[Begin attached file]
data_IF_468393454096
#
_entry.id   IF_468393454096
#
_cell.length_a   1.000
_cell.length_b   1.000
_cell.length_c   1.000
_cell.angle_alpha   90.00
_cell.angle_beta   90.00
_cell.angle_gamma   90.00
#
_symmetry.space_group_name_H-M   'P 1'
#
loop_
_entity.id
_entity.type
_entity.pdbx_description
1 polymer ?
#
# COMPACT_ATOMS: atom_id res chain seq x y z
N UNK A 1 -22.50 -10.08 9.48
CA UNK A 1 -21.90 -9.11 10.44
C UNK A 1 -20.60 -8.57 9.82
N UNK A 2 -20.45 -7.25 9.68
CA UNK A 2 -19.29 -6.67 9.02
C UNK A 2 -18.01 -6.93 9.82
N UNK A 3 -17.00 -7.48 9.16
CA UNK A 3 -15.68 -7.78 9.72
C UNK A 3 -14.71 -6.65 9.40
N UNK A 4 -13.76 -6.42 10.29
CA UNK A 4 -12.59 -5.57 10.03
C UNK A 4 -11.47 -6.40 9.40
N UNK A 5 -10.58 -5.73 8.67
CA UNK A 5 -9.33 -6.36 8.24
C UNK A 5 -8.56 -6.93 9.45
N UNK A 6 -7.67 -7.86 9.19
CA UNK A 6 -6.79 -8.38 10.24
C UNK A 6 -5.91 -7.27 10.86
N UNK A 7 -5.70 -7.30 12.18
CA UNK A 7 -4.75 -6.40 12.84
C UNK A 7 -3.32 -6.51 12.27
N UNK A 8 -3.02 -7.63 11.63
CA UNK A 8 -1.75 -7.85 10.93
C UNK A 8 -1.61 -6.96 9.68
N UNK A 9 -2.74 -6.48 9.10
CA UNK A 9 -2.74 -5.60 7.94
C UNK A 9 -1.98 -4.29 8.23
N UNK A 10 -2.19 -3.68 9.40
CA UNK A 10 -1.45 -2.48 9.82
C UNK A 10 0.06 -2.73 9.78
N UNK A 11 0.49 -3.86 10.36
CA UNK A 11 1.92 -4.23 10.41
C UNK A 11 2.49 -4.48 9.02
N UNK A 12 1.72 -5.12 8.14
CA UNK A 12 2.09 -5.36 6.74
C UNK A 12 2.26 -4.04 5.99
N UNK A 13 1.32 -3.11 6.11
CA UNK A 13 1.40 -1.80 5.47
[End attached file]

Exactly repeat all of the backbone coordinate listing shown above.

data_IF_468393454096
#
_entry.id   IF_468393454096
#
_cell.length_a   1.000
_cell.length_b   1.000
_cell.length_c   1.000
_cell.angle_alpha   90.00
_cell.angle_beta   90.00
_cell.angle_gamma   90.00
#
_symmetry.space_group_name_H-M   'P 1'
#
loop_
_entity.id
_entity.type
_entity.pdbx_description
1 polymer ?
#
# COMPACT_ATOMS: atom_id res chain seq x y z
N UNK A 1 -22.50 -10.08 9.48
CA UNK A 1 -21.90 -9.11 10.44
C UNK A 1 -20.60 -8.57 9.82
N UNK A 2 -20.45 -7.25 9.68
CA UNK A 2 -19.29 -6.67 9.02
C UNK A 2 -18.01 -6.93 9.82
N UNK A 3 -17.00 -7.48 9.16
CA UNK A 3 -15.68 -7.78 9.72
C UNK A 3 -14.71 -6.65 9.40
N UNK A 4 -13.76 -6.42 10.29
CA UNK A 4 -12.59 -5.57 10.03
C UNK A 4 -11.47 -6.40 9.40
N UNK A 5 -10.58 -5.73 8.67
CA UNK A 5 -9.33 -6.36 8.24
C UNK A 5 -8.56 -6.93 9.45
N UNK A 6 -7.67 -7.86 9.19
CA UNK A 6 -6.79 -8.38 10.24
C UNK A 6 -5.91 -7.27 10.86
N UNK A 7 -5.70 -7.30 12.18
CA UNK A 7 -4.75 -6.40 12.84
C UNK A 7 -3.32 -6.51 12.27
N UNK A 8 -3.02 -7.63 11.63
CA UNK A 8 -1.75 -7.85 10.93
C UNK A 8 -1.61 -6.96 9.68
N UNK A 9 -2.74 -6.48 9.10
CA UNK A 9 -2.74 -5.60 7.94
C UNK A 9 -1.98 -4.29 8.23
N UNK A 10 -2.19 -3.68 9.40
CA UNK A 10 -1.45 -2.48 9.82
C UNK A 10 0.06 -2.73 9.78
N UNK A 11 0.49 -3.86 10.36
CA UNK A 11 1.92 -4.23 10.41
C UNK A 11 2.49 -4.48 9.02
N UNK A 12 1.72 -5.12 8.14
CA UNK A 12 2.09 -5.36 6.74
C UNK A 12 2.26 -4.04 5.99
N UNK A 13 1.32 -3.11 6.11
CA UNK A 13 1.40 -1.80 5.47